On The Morality of Trapping Orcas

There is something faintly ridiculous in writing on broadly philosophical themes whilst, in the main, rejecting the questions, let alone sensitively treating the typical answers. This will be a shining exemplar of just that foolishness, yet I see no reason why a few hundred words cannot be spared to overturn millennia of errant thought.

To most, Free Will is a charming romp with a killer whale, but to philosophers and (chuckle) theologians it is even more significant. But why? They have their agendas, basically.

The theologian, amateur or pro, needs the idea to pathetically wimp out of the quandary where their giant imaginary friend seems unable or unwilling to do anything about the dreadful world we inhabit. It is variously the price and glory we are tasked with.

The philosopher typically needs it because they like to speak about ethics, and a lot of philosophers think a choice made on the basis of past experience, or on the particular exigencies of a given situation, is little different than being forced to choose at gunpoint. At gunpoint, most people conclude that the coercion removes the ethical component we naturally attribute to having a free choice.

The most glorious among you will note that the word ‘free’ has been bandied around with true abandon. ‘Free’ as in ‘uncoerced’ in the case of acting at gunpoint, and the far more mysterious initial use, and I need to say a little about its counterpoint before putting that usage away for good.

The counterpoint is in actions deemed to be ‘mechanically’ or ‘deterministically’ caused. I think we are advanced enough to now realise that we are complex biological machines, that our actions are caused by faculties as various as the memories we store and reconstruct, the chemicals and electrical impulses that move our thoughts and limbs etc. If you believe otherwise, stop reading (in fact, stop doing anything, just leave). Yet this ill-defined form of freedom, that of will, persists.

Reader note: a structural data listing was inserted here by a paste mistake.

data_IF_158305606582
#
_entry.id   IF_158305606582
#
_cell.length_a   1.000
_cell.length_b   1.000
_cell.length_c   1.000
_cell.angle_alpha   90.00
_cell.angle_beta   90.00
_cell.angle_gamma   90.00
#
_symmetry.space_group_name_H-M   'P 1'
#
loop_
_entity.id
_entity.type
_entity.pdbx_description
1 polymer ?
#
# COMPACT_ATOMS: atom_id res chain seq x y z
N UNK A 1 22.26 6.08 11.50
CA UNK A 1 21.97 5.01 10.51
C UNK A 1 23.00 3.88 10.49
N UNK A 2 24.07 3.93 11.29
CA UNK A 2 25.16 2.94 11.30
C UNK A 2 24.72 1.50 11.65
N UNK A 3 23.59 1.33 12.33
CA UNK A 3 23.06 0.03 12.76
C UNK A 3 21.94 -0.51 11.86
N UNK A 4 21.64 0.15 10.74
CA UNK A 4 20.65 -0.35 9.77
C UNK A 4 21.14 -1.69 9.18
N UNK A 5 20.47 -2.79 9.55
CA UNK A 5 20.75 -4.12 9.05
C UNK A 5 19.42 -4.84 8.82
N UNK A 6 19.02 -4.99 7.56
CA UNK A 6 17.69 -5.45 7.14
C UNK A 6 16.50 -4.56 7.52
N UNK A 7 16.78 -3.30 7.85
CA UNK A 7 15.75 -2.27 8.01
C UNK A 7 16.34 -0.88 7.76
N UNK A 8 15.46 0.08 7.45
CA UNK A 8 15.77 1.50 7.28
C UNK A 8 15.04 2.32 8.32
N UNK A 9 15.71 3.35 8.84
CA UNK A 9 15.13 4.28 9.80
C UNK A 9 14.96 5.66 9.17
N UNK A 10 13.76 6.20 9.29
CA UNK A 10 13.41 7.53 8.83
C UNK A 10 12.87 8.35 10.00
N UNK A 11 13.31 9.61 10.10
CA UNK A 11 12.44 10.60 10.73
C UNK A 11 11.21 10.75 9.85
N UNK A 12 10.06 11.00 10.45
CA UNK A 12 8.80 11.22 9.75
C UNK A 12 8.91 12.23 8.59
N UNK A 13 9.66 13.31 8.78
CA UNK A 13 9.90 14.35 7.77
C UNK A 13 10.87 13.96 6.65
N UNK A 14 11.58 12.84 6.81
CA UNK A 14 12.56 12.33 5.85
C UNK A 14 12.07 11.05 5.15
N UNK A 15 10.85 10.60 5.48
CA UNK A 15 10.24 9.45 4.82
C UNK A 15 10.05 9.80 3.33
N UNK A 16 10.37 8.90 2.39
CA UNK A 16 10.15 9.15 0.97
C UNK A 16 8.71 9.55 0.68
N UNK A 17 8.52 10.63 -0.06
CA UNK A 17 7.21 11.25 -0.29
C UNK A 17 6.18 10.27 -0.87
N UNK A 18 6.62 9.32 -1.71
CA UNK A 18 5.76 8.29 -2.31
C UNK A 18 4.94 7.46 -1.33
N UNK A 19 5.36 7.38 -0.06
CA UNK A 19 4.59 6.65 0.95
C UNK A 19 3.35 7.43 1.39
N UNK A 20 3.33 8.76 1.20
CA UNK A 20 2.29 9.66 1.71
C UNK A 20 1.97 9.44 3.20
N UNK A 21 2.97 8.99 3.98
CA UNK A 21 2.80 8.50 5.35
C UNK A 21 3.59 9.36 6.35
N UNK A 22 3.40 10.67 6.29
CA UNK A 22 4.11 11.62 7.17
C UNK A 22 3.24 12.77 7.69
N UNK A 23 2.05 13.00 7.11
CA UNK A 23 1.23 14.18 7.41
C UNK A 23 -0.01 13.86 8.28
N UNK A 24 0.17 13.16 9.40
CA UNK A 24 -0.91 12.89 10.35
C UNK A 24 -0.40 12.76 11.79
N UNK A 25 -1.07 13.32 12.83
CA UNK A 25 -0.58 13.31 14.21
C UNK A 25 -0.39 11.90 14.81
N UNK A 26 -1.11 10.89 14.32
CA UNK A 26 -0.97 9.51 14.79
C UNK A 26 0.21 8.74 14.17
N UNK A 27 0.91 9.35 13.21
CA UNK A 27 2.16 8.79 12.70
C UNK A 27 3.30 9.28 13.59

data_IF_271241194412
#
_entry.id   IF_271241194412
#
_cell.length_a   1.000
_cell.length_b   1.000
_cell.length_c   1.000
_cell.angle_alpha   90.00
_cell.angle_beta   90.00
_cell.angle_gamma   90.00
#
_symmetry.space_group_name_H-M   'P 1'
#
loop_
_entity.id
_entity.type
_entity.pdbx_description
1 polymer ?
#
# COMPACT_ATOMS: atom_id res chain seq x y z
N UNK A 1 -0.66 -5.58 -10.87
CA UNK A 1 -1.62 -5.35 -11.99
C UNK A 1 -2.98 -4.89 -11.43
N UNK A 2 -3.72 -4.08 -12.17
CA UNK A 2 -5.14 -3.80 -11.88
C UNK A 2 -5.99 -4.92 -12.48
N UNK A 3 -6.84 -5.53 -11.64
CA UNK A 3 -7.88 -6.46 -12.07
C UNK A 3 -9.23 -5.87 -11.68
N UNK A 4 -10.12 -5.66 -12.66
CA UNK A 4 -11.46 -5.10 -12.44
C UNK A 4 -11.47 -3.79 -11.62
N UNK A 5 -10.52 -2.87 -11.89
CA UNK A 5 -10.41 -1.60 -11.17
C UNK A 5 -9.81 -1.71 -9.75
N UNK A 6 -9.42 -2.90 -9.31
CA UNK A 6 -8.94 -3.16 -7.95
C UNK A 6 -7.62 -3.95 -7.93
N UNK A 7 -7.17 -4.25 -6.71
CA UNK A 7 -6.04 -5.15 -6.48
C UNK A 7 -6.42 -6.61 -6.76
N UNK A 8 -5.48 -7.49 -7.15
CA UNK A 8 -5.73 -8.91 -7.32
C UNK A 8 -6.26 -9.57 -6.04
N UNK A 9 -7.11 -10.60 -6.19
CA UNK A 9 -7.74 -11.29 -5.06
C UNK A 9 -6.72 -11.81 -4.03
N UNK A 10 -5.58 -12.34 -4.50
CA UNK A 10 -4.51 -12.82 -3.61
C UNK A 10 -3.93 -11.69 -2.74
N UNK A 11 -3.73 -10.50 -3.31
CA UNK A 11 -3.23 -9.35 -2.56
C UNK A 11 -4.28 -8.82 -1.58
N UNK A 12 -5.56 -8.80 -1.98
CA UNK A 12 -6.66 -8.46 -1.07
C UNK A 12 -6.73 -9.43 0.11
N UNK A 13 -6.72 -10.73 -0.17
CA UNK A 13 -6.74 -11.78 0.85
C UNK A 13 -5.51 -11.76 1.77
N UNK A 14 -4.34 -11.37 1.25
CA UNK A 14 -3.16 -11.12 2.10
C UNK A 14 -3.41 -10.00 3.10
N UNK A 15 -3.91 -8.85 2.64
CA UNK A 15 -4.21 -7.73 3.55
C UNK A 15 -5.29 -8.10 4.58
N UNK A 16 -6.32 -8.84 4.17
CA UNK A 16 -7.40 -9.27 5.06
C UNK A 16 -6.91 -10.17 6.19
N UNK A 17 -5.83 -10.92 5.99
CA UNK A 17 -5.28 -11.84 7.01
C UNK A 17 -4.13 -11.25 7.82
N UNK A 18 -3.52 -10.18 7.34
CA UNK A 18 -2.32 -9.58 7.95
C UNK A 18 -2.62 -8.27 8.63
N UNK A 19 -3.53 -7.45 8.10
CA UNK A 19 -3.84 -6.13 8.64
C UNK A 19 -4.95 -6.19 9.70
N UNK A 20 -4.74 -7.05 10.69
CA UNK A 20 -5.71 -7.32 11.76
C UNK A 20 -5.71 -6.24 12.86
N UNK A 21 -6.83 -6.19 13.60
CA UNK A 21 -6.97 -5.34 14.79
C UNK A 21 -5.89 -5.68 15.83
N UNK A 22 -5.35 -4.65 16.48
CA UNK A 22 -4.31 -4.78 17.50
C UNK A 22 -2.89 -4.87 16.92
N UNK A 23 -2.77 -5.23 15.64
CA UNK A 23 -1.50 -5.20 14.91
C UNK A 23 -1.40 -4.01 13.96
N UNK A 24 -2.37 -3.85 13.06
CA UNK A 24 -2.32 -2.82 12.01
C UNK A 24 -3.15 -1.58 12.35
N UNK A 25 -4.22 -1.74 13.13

The counterpoint of the counterpoint (… the ‘point’, free will) would then seem to be something uncaused. Something not informed by past experience, or local exigencies. This is strange, though. Let us not even get to wondering about uncaused events. They may make sense in dense cosmology, but I doubt they play a universal role in the realm where I decide whether to have a sausage roll.

My thought is other. How, or why, would an uncaused element (not just an element, but its originator) in a decision even be relevant? Evidently it was not informed by prior events, so it would seem to spring from nowhere. And yet not only is this not viewed as some empty interloper, it is seen as the very source of ethical authority, without which all actions are even more devoid of ethical legitimacy than those performed at gunpoint. A phenomenon utterly disconnected, causally and informationally, from actions is pleaded as necessary for those actions to be deemed uncoerced. This seems a mode of freedom someone in chains would find frivolous at best.

Hence I reject the entire question. Just because it was asked does not make it sensible. (Disclaimer: this post was written under extreme duress.)

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